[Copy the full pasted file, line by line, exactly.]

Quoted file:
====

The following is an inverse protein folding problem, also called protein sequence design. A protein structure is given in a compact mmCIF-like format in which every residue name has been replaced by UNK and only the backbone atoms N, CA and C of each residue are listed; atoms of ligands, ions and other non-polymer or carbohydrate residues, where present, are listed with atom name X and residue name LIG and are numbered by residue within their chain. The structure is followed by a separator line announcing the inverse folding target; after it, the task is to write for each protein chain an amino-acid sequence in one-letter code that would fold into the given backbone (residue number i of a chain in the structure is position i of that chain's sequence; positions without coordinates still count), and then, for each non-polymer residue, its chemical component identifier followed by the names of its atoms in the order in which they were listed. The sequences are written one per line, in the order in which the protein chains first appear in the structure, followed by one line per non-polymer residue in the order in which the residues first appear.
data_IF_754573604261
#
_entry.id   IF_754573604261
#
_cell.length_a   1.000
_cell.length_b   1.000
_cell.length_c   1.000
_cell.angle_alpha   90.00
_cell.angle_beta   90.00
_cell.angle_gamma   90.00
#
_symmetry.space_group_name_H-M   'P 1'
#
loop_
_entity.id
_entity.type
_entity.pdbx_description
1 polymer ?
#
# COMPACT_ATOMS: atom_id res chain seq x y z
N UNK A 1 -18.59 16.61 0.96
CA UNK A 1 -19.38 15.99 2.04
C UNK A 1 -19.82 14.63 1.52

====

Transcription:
The following is an inverse protein folding problem, also called protein sequence design. A protein structure is given in a compact mmCIF-like format in which every residue name has been replaced by UNK and only the backbone atoms N, CA and C of each residue are listed; atoms of ligands, ions and other non-polymer or carbohydrate residues, where present, are listed with atom name X and residue name LIG and are numbered by residue within their chain. The structure is followed by a separator line announcing the inverse folding target; after it, the task is to write for each protein chain an amino-acid sequence in one-letter code that would fold into the given backbone (residue number i of a chain in the structure is position i of that chain's sequence; positions without coordinates still count), and then, for each non-polymer residue, its chemical component identifier followed by the names of its atoms in the order in which they were listed. The sequences are written one per line, in the order in which the protein chains first appear in the structure, followed by one line per non-polymer residue in the order in which the residues first appear.
data_IF_754573604261
#
_entry.id   IF_754573604261
#
_cell.length_a   1.000
_cell.length_b   1.000
_cell.length_c   1.000
_cell.angle_alpha   90.00
_cell.angle_beta   90.00
_cell.angle_gamma   90.00
#
_symmetry.space_group_name_H-M   'P 1'
#
loop_
_entity.id
_entity.type
_entity.pdbx_description
1 polymer ?
#
# COMPACT_ATOMS: atom_id res chain seq x y z
N UNK A 1 -18.59 16.61 0.96
CA UNK A 1 -19.38 15.99 2.04
C UNK A 1 -19.82 14.63 1.52